Tesla is not as develop as something for 20 years ago, yes you can make good thinks about the design but isn't groundbreaking nor look like something new, yes is important development speed but is important to understand the difrerence in new features and already solved ones the later take months or years but the first takes years or decades becouse they expanded the knowledge, not becouse of the production process was slow.


yada_yadad_sex t1_ir28r4s wrote

Nothing to do with time, but whether it should be developed. Twitter example is relevant. Why would you compete?

This iteration of thd stupid robot isn't the point. It's where it can get from a to z. Z, btw, is very ambitious. Frankly I doubt this will turn into anything like promised, and probably fail. At best if will fetch my beers from the fridge.

This shit is hard. What musk promises and delivers ard worlds apart. I wouldn't gamble my money on his AI pipedream, regardless whether this version is "a commendable start".

This is the same as the underground tunnel in vegas. A shit start to an overhyped promise. When he delivers on promise I'll bd impressed. Until then, it's just hype.


kbad10 t1_ir4e36y wrote

None of the robots you mentioned were designed to mass produced. That makes huge difference.


HanzJWermhat t1_ir4ydx9 wrote

What have they shown so far that demonstrates this robot is mass produce able? In fact if you read the article the roboticist point out their choice in actuators contradicts that


OriginalCompetitive t1_ir1tn1v wrote

With that logic, you must be very bad at spotting emerging companies and technologies.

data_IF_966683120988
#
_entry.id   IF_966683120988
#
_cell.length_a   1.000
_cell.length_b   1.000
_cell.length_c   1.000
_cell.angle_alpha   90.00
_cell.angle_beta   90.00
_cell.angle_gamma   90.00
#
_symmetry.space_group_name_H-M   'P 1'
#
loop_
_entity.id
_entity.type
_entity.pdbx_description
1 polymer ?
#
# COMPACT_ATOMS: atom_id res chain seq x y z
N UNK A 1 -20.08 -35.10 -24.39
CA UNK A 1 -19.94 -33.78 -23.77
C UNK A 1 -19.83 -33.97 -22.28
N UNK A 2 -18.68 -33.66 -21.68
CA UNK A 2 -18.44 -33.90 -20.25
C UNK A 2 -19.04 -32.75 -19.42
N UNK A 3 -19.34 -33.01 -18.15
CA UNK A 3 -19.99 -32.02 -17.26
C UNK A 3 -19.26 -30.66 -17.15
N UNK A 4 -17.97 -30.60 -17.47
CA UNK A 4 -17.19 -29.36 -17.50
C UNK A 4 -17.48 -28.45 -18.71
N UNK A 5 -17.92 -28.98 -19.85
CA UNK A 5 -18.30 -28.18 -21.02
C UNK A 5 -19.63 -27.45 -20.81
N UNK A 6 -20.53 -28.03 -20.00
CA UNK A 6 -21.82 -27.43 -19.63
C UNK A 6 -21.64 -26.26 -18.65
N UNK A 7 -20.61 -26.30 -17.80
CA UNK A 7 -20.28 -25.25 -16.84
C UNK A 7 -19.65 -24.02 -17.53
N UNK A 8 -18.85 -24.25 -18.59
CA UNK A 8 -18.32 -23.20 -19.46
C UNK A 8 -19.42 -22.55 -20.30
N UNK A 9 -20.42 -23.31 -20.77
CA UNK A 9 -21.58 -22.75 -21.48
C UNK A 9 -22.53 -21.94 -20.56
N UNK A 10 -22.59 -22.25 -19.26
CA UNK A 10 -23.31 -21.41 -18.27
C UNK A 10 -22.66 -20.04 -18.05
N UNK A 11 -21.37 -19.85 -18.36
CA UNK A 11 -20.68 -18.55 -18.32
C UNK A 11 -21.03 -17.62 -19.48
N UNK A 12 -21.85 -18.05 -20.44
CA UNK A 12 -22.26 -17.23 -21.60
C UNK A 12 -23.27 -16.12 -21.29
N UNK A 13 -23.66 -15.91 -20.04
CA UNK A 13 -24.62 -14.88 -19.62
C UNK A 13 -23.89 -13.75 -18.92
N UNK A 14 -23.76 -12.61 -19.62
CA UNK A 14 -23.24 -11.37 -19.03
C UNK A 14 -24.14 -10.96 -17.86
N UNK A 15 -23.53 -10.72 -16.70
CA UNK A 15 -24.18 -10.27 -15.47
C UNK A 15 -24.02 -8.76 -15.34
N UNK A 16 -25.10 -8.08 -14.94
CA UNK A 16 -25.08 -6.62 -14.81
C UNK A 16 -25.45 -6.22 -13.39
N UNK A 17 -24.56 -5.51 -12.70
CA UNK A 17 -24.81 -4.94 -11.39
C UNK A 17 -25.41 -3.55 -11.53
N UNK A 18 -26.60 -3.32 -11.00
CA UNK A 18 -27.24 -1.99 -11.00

HanzJWermhat t1_ir1uf5z wrote

I’m a PM in FAANG so I think my managers know a bit more than some internet randos.


Bewaretheicespiders t1_ir1ztuv wrote

PMs, AKA the most useless people in tech.


HanzJWermhat t1_ir2kget wrote

Lmao ok, you only say that when money is free and infinite growth. Engineers will spin without guidance on business goals.


gigahydra t1_ir3di0n wrote

LMAO have you checked your stock options recently?


HanzJWermhat t1_ir3etj7 wrote

Ummm ok? My shit don’t vest for a couple years anyway plus I seen no threat to the underlying business model on my products. I ain’t fazed.


gigahydra t1_ir3fq9s wrote

Ok, so then not Facebook, not Netflix, not Apple (tough to manufacture phones in China right now, no?), so your either Google and trying to figure out that you don't need money for fun, or Microsoft, which somehow failed to predict the iPhone. Good luck with that.


HanzJWermhat t1_ir3gl3r wrote

Oh man so thankful for your deep wise technological analysis I’m shaking in my boots. Oh Nostradamus of investing please speak to me your insights of where I should invest my money and capital to survie the upcoming tech apocalypse


gigahydra t1_ir3h8wi wrote

Look, your options haven't vested yet - I get it. Change is hard. The industry will be so much better when fat is cut.


DontMuchTooThink t1_ir1cnj8 wrote

The opinions of experts in this article are at odds with the consensus of this sub... Just an observation.


lazyeyepsycho t1_ir3kiq3 wrote

All we have is a single headline to become experts, they do years of study.

Clearly we are superior on a knowledge gained/per word read ratio


SpicyBurittoz t1_ir7b4iv wrote

Yep that's reddit - half the consensus opinions here are brain-dead echo-chamber takes.

Elon Musk/Tesla went from being almost universally praised for everything they did to being universally shat on, despite not really having fundamentally changed. There's no real logic to it except that most people's comments parrot whatever the 'correct' opinion is at any given moment.


TalkativeVoyeur t1_iri2kbe wrote

This. Also is big subs people seem to be Ina competition to be the most "correct" with what the others think and just get more and more extreme.


Bewaretheicespiders t1_ir1yqw3 wrote

Seems like Tesla took the fastest route to a Minimum-Viable-Prototype, and will then iterate on that. Which is very much like Tesla and SpaceX operate to achieve rapid development.


TheAnonFeels t1_ir2twrn wrote

Exactly, the 8 month robot isn't impressive. What is impressive is the bank roll they're going to use lmao